Is that what RTB actually claims though? I think that is what the OP is trying to sort out.

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I agree that it’s not appropriate to judge the motivations of people, so I too would not use a term like “lie”. But from the context it seems to me that this was used as an expression of how far off the rails it would be to use the idea of Mito Eve and Y-Adam to claim sole genetic progenitorship. And that is certainly the case - it is very far off the rails, indeed.

Steve @SWilling , do you think Fuz would be willing to drop in here and discuss this? Perhaps you could invite him.

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There was never any doubt that all living humans shared a common female ancestor. The “Mitochondrial Eve” work put a name on the most recent common ancestor by matrilineal descent, and gave evidence about when and where she lived.

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It is exactly what they claim in the book (published 2017). In fact, perhaps it’s helpful for everyone to see for themselves from these excerpts from Googlebooks:

Rana (result from p.188)

Ross’ conclusion ( result from page 217)

There’s a clearer Rana quote from p.190 but it’s not available on the googlebooks preview. Hopefully those two above suffice.

In a private group post of August 2018, Fuz was standing by this 2017 article:

Conservation Biology Studies Elicit Doubts about the First Human Population Size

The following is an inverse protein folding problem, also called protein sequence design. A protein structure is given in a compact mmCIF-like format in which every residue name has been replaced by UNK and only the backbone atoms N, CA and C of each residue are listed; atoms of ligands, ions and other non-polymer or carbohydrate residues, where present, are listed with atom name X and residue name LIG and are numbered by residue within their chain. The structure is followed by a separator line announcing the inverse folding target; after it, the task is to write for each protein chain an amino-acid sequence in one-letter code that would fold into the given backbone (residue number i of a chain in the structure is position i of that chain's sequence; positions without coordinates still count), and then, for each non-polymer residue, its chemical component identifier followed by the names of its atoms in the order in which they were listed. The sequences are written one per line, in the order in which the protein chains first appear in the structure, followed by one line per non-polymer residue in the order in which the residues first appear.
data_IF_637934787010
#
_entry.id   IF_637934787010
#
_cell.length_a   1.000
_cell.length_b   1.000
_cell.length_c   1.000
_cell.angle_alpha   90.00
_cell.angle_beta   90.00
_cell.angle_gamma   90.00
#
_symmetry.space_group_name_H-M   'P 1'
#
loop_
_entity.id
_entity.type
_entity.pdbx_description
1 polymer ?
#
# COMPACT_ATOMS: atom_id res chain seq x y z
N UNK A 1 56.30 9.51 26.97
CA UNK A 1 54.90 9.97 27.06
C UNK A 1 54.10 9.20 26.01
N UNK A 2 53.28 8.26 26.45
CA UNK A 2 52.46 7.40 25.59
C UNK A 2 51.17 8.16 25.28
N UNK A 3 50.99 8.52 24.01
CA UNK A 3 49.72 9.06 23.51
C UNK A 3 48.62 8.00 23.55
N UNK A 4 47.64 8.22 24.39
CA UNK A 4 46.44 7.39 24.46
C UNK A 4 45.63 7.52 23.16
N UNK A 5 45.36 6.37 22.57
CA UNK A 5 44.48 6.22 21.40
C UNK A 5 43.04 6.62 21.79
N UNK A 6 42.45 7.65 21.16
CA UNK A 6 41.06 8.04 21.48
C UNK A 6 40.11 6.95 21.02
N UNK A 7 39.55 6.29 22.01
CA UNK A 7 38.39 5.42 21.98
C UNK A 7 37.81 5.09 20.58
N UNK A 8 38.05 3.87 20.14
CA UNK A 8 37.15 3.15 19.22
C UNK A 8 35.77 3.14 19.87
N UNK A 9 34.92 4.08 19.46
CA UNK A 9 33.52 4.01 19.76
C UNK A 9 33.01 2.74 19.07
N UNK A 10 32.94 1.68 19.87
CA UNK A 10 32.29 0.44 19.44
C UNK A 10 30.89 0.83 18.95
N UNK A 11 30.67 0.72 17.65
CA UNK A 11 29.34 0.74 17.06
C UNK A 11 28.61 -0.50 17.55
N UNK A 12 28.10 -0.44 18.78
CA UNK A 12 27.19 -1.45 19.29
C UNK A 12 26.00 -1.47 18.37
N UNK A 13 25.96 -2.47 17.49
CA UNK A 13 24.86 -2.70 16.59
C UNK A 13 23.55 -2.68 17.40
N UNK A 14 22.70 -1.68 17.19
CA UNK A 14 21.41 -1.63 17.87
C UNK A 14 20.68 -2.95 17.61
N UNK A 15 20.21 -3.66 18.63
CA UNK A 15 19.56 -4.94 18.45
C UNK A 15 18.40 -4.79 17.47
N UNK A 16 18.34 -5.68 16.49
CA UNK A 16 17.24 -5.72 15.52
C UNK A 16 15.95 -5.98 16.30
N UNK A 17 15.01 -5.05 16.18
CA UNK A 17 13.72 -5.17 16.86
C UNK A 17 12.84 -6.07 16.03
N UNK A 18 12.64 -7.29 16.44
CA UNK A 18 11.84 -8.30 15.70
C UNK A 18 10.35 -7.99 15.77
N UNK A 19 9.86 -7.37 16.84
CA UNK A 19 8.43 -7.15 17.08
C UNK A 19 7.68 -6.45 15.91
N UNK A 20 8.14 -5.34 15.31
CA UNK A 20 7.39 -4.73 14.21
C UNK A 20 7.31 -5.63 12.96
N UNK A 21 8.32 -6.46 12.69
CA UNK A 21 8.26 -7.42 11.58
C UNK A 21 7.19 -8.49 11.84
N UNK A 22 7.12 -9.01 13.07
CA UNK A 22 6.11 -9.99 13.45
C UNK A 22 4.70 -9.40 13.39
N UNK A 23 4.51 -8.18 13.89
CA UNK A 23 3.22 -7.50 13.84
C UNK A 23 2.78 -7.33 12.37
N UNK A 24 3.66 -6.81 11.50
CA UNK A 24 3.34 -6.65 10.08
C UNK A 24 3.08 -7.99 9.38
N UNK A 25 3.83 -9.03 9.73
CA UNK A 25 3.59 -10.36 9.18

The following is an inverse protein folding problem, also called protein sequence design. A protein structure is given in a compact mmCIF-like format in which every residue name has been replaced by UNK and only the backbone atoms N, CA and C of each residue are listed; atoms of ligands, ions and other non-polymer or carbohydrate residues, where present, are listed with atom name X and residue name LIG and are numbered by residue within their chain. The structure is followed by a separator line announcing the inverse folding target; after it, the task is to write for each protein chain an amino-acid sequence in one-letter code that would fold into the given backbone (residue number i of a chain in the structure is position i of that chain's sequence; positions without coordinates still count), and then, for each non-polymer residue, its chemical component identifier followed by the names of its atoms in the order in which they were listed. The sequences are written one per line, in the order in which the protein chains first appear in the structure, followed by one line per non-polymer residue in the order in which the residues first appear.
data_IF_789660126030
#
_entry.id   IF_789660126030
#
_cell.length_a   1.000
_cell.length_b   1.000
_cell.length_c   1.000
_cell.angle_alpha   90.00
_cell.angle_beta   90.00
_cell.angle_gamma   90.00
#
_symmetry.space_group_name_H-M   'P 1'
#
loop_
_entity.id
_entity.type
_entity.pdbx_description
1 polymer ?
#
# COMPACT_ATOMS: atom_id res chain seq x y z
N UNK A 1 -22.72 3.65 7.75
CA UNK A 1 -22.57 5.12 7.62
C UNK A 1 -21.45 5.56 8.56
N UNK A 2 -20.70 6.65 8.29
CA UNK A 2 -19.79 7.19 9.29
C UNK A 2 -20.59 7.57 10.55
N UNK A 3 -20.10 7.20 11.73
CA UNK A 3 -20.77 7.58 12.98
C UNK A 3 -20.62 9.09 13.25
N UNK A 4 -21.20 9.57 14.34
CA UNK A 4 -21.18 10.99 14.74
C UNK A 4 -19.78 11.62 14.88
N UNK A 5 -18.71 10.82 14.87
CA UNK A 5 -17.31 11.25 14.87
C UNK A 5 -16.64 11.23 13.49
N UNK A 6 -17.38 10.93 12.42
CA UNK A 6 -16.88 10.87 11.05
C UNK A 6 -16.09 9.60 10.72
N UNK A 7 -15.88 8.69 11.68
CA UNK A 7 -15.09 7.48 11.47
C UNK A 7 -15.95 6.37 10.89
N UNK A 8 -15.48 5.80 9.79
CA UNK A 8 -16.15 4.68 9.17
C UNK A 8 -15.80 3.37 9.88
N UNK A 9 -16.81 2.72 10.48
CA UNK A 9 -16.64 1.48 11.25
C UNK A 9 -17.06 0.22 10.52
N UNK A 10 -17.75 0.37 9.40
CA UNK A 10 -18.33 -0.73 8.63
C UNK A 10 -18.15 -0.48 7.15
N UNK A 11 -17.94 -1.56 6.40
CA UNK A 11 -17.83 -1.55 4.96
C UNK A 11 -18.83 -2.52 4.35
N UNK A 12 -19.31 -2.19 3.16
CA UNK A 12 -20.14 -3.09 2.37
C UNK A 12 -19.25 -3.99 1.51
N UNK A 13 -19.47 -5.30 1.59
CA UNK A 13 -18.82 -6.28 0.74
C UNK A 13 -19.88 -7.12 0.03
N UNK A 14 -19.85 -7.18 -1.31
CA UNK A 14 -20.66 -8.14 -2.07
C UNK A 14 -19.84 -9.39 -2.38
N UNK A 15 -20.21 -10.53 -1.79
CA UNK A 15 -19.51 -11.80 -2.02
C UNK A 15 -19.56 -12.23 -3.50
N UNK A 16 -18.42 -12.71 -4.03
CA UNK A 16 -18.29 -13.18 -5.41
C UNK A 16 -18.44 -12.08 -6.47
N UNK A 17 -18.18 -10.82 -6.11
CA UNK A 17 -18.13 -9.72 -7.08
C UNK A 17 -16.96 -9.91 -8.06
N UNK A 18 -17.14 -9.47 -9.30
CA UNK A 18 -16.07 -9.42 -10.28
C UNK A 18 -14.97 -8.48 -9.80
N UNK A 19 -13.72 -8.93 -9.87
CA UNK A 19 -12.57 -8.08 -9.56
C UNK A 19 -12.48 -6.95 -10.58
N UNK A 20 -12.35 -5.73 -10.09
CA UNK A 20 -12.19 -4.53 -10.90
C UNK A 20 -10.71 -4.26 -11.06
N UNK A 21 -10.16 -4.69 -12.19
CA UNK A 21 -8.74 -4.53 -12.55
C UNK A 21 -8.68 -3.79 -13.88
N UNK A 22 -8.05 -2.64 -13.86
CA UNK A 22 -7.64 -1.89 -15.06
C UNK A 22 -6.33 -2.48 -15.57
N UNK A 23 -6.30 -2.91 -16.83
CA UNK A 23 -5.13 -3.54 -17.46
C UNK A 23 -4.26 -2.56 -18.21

where he expresses reasons for skepticism but does not dismiss it. I think a measured skepticism is always reasonable in the scientific realm, having seen my own field (medicine) run off the rails many times and knowing full well it will happen again. One can be consistently and reasonably skeptical without descending into YEC lunacy. Fuz may overstate the significance of implications; I don’t find the alternative position of genealogical Adam and Eve, as opposed to biological, all that threatening to Christian doctrine.

I’ll drop a note and let him know about this conversation.

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It is threatening to common sense, though.

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@Jay313 has done some academic research that is not yet published critiquing G.A. I don’t think the above post was intended as a cheap shot, or was directed at your personal beliefs.

But Jay, you should elaborate, not just be snarky.

No, I didn’t think @SWilling was saying that he personally believed it. It sounded to me like he simply was listing it as an option.

Do I have to elaborate? Can’t I just swallow the snark and pretend it never happened?